Goa has the highest vehicle density in the country, which stands at one vehicle per person. The State today roughly has over 16 lakh vehicles on its roads, with the number growing by the day. Despite this boom in vehicle population, the Goa government has visibly no tangible or long term plans how to control the parking and movement of vehicles within our city and towns.
The two low impact measures that have been implemented by the government are scrapping of government vehicles after 15 years and re-registration of private vehicles after 15 years with no stiff fees, and introduction of parking fees in Panjim and other towns which actually does not deter people from bringing their vehicles to the city and towns across Goa.
Four measures could be suggested to substantially reduce congestion in Panjim and the major towns of Mapusa, Margao, Ponda and Vasco.
The first is to ban delivery/supply vans from coming into the city and towns during peak hours, when traffic congestion becomes a dreaded daily reality. These essential vehicles, while vital for the functioning of our cities, can also be significant contributors to traffic congestion during peak hours.
In the larger public interest, delivery vans should be banned from entering the urban areas, just like trucks are banned between 7 am and 7 pm. Delivery vans, which often making frequent stops and block lanes, exacerbate this problem. Delivery vehicles should be given a regulated time to enter, say for instance before 9 am and after 7 pm. This will substantially reduce traffic congestion in the city and towns. The city and town businessmen will have to sacrifice in the interest of the larger public good by coming to the city or town early to offload the goods.
Secondly, urban parking can be a contentious issue, with limited spaces and high demand leading to frustration and inefficiency. One of the factors contributing to this problem is the presence of tourist taxis in unauthorised city and town parking lots. While taxis provide a valuable service, their unrestricted use of parking spaces can lead to chaos and inconvenience.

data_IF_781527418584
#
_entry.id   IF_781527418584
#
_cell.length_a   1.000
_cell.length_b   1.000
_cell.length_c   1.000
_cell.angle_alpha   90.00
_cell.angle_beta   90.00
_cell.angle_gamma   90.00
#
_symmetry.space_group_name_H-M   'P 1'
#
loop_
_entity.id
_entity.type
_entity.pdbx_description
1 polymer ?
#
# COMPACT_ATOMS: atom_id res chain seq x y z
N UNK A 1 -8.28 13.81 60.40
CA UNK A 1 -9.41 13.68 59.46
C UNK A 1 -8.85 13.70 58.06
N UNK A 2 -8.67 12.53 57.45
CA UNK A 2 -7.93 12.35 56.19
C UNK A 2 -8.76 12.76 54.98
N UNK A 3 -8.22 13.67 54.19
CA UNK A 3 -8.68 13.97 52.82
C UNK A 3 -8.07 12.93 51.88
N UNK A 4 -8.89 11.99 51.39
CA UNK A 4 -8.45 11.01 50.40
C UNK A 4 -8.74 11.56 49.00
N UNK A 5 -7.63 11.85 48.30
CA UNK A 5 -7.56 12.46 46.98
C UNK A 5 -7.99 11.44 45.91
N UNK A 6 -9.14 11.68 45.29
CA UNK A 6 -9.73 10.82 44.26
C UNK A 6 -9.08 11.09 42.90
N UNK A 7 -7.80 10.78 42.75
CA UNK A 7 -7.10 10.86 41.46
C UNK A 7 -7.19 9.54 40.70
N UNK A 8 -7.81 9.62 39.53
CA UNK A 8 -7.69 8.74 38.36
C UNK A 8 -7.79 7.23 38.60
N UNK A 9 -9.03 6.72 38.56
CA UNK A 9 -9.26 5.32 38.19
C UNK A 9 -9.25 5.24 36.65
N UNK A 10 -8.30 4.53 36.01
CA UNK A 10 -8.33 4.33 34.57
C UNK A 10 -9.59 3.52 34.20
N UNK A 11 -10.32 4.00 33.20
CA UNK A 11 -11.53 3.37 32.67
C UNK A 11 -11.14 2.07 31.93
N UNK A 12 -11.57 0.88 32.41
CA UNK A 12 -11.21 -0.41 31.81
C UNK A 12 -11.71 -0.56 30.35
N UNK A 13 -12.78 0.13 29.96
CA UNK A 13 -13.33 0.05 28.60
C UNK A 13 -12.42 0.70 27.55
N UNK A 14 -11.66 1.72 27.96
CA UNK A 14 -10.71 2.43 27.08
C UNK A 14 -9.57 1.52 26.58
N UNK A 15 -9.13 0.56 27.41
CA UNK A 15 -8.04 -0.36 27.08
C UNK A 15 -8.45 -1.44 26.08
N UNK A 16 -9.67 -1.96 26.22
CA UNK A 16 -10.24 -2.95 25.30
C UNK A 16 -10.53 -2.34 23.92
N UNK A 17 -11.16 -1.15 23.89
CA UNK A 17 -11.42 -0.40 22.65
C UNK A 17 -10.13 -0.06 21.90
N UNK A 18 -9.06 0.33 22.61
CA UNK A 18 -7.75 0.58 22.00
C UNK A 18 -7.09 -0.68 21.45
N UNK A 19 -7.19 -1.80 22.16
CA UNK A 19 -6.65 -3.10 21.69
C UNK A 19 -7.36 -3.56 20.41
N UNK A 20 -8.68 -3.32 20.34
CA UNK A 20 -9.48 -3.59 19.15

Therefore, the second major measure to decongest Panjim and the other major towns is banning tourist taxis from parking in the non designated city parking lots, except if they have brought tourists or locals for shopping in the city. It is often seen that public non designated parking lots are used by tourist taxis as ‘taxi stands’ to solicit customers.
Parking lots in the city and towns are often in high demand, and finding an available space can be a daily struggle for many commuters. When taxis occupy these spaces intended for public use, it exacerbates the parking crunch. There are a number of designated tourist taxis stands in the city. In addition to this, if they wish to park, they should park just outside the city and be available on call, which can be done with the help of the transport department.
The third major step which can have a substantial impact on city congestion is rapid mass transport system within the town or the city. The lifeblood of a thriving city is its mobility. It is imperative that we introduce an easy and rapid mass transit system. The fares charged by motorcycle taxis, yellow-black and tourist taxis to move within the city and towns are exorbitant compared to cities such as Mumbai. Despite much talk before the implementation of the Smart City Mission about introducing hop-on-hop-off mini buses, no mass rapid transport system has been introduced in Panjim or any other town.
In our pursuit of more sustainable and livable city and towns, introducing an easy and rapid mass transit system is a must. It has the potential to alleviate traffic congestion by discouraging private vehicles from the urban areas, besides other benefits.
The fourth major and indispensible step in decongesting the city and towns is to wake up the traffic police to do their designated duty on a daily basis. It is seen that during peak hours the traffic police are absent on the ground, especially at key congestion points, leading to frustration among vehicle users. They are prominently visible on certain days when VIPs visit the state or when they plan to impose fines on unsuspecting tourists. The department should recruit more personnel if required, but traffic police are the key people in ensuring decongestion of our city and towns.